November 20, 2003
"Certainly our decision today marks a significant change in the definition of marriage as it has been inherited from the common law and understood by many societies for centuries," wrote Chief Justice Margaret Marshall in the Massachusetts Supreme Judicial Court opinion finding a constitutional right to same-sex marriage. "But it does not disturb the fundamental value of marriage in our society."
That is either the most dishonest assertion in Goodridge v. Department of Public Health or the most naive. Either way, it is false.
Of course the most radical redefinition of marriage in centuries is going to have deeply disturbing consequences. It may be a decade or two before the full impact is evident, but some of the coming changes we can anticipate right now.
In the SJC's brave new world of gender-neutral marriage, the Commonwealth of Massachusetts will no longer communicate to its citizens that the central purpose of marriage is to bind men and women exclusively to each other and to the children that their sexual behavior is apt to produce. It will communicate instead that marriage was created to gratify grown-ups by reinforcing their committed romantic relationships. To be sure, a loving relationship is ideal in any marriage. But that isn't why every society in recorded history has defined marriage as an institution for linking the sexes.
Sooner than you think, it will become improper to speak of unique sex roles in family life. The meanings and status associated with words like "husband" and "wife" will be erased from the law; most likely, the words themselves will be replaced in statutes with the unisex "spouse," just as "father" and "mother" will give way to "parent." Two years ago, a private school in New York caused a stir when it banned celebrations of Mother's Day out of concern for the sensibilities of children being raised by gay parents. That was a tiny foretaste of what is now in store for Massachusetts -- and perhaps the rest of the country too, if the Constitution's Full Faith and Credit Clause means what many experts say it means.
The redefinition of marriage will not end with same-sex weddings. In explaining its decision, the court says: "Without the right to marry -- or more properly, the right to choose to marry -- one is excluded from the full range of human experience and denied full protection of the laws for one's avowed commitment to an intimate and lasting human relationship."
But if that is true for committed gay and lesbian unions, it is just as true for every other committed but nontraditional union. Why shouldn't a man and two women, deeply in love and yearning to live as one, be permitted to marry? Or two family members -- of the same sex or not -- whose romantic love for each other is deep and lasting? If the opposite-sex limitation must yield to "the right to choose to marry," by what rational argument can the only-two-spouses or no-close-relatives limitations be sustained?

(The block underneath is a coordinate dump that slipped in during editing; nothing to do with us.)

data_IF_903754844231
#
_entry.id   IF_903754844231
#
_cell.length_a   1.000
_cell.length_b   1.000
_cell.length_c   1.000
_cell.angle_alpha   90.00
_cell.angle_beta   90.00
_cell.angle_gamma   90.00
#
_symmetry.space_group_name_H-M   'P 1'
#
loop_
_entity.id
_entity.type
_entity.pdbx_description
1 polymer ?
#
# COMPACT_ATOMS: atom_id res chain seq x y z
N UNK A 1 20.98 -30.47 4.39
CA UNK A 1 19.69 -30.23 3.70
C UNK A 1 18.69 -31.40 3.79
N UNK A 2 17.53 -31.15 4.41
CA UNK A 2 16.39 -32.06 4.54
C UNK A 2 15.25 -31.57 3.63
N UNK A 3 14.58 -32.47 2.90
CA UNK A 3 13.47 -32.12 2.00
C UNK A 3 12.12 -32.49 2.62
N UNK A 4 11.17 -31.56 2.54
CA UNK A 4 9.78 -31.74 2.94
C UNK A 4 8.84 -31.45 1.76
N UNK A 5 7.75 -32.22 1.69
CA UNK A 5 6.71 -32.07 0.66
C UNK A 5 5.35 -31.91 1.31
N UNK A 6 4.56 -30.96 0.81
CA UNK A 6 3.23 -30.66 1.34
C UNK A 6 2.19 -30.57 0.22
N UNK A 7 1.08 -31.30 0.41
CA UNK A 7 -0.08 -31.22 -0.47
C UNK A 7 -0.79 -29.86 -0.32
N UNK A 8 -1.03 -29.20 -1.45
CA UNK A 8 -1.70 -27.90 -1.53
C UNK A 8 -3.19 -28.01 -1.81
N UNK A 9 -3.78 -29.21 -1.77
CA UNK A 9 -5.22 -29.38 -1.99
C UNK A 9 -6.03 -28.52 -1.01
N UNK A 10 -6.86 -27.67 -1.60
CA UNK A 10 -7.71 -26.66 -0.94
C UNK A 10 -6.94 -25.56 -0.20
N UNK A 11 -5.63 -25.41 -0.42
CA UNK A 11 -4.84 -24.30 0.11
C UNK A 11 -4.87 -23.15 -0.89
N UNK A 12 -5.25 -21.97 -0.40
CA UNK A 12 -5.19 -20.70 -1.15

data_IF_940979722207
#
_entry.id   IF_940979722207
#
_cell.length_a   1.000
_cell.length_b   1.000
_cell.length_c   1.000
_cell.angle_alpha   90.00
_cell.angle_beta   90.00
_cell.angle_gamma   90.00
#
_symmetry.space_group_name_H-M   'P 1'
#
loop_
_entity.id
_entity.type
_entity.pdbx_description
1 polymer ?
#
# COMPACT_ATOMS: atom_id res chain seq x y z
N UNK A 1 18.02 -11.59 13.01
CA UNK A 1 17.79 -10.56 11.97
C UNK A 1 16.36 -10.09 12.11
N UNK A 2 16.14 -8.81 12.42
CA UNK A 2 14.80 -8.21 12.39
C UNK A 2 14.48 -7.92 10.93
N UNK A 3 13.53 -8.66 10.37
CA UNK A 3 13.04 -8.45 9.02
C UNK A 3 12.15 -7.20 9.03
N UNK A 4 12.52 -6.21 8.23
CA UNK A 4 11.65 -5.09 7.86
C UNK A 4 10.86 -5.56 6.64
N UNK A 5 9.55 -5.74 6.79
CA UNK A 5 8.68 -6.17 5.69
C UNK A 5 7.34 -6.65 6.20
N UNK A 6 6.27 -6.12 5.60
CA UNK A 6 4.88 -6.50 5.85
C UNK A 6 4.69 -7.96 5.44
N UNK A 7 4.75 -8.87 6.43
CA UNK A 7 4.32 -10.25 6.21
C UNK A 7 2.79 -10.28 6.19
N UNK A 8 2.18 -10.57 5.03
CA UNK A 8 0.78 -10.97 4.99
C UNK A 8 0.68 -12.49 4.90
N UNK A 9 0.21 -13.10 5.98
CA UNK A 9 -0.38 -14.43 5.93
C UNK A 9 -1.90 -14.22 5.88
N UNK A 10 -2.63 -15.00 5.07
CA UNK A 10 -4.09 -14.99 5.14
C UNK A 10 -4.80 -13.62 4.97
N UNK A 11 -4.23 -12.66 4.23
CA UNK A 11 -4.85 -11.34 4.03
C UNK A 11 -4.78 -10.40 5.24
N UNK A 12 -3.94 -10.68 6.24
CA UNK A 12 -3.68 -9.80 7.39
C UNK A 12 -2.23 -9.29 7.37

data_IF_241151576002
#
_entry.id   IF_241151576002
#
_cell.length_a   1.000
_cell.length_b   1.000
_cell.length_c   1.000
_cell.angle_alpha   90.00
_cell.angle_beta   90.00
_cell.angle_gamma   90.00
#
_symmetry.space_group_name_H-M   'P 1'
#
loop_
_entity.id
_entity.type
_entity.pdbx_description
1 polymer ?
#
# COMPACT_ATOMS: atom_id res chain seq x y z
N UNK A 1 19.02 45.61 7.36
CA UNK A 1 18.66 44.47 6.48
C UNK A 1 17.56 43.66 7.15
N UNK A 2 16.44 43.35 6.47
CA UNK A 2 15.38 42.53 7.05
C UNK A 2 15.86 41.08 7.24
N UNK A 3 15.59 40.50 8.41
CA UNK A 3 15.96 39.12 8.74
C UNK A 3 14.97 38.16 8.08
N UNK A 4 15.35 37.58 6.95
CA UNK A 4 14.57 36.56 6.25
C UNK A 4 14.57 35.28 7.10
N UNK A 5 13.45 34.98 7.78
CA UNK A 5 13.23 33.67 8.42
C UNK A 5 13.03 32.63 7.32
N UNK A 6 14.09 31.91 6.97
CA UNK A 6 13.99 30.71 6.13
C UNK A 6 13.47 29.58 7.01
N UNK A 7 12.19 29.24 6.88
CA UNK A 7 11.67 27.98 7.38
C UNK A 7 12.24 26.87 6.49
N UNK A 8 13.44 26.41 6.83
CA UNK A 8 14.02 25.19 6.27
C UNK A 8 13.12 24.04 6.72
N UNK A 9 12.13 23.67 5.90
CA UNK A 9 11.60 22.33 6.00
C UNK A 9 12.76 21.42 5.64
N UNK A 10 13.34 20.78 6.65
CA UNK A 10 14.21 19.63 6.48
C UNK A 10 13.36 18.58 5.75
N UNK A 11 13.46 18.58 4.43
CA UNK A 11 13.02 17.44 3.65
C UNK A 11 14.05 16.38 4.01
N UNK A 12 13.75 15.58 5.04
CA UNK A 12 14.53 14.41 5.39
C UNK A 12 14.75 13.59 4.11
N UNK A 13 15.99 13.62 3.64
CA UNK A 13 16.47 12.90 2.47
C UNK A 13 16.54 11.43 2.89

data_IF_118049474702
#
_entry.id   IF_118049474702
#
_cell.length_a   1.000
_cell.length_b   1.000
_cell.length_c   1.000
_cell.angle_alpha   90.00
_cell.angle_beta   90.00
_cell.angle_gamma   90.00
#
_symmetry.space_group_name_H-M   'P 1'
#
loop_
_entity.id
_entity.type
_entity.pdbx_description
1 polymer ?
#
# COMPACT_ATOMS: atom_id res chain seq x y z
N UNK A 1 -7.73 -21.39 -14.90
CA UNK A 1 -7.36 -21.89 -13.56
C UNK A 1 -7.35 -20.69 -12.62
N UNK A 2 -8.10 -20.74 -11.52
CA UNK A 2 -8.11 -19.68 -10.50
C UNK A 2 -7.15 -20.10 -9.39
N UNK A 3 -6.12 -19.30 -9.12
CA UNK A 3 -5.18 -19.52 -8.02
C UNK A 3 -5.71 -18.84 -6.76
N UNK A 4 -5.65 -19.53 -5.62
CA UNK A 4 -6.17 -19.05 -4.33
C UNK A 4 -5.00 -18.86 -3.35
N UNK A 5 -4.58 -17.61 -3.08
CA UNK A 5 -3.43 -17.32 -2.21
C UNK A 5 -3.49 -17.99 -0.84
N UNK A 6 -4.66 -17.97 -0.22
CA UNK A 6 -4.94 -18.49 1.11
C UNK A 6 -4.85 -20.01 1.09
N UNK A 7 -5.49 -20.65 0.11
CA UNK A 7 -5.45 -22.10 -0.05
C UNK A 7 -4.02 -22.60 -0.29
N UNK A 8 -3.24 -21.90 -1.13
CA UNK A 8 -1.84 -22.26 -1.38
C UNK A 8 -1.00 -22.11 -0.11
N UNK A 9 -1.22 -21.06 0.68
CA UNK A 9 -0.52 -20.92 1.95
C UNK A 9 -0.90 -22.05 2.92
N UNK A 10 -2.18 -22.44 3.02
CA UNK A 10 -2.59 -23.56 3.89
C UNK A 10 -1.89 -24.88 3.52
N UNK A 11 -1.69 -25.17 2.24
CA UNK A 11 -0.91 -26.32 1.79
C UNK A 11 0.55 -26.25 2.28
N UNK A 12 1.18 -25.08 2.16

The SJC soothingly tells us that the Goodridge "plaintiffs seek only to be married, not to undermine the institution of civil marriage. . . . They do not attack the binary nature of marriage, the consanguinity provisions, or any of the other gate-keeping provisions of the marriage licensing law." Maybe not. But it is only a matter of time until other plaintiffs who also "seek only to be married" do challenge those provisions. And there will be no easy way to refuse them. Not after Goodridge.
Do you doubt it? Supporters of same-sex marriage dismiss concerns about polygamy and incest as slippery-slope nonsense. But as Justice Robert Cordy points out in his forceful dissent, the same was said of those who warned 25 years ago that if an equal rights amendment were added to the state constitution, it would eventually be used to mandate homosexual marriage.
Cordy writes that in the Boston newspapers, "claims that the ERA might be the basis for validating marriages between same-sex couples were labelled 'exaggerated' and 'unfounded.' " On Nov. 1, 1976, the Boston Globe editorialized in favor of the amendment. "Those urging a no vote," it declared, "argue that the amendment would . . . legitimize marriage between people of the same sex . . . In reality, the proposed amendment would require none of these things."
The Globe offered similar assurances during the legislative battle over a gay-rights law. "The bill does not legalize 'gay marriage' or confer any right on homosexual, lesbian, or unmarried heterosexual couples to 'domestic benefits," insisted a Globe editorial in 1989. "Nor does it put Massachusetts on a 'slippery slope' toward such rights."
But the critics were right. The court's opinion in Goodridge relies in part on that very gay-rights law, while Justice John Greaney's concurring opinion -- which provided the fourth and decisive vote in the case -- begins by citing the Massachusetts ERA and argues that a ban on same-sex marriage is "self-evident" sex discrimination.
Goodridge "is a reminder not to pooh-pooh slippery slope arguments," says UCLA law professor Eugene Volokh, who supports same-sex marriage. "In a legal system built on analogy and precedent . . . the slippery slope can be a very real phenomenon -- which is to say that a proposed new legal rule may end up having indirect effects far beyond its own narrow scope."
Slippery slopes can be slippery indeed. If that was true of the ERA and gay-rights law, it is manifestly true of Goodridge. Four Massachusetts justices set off a cataclysm this week. We will be feeling the aftershocks for a long time to come.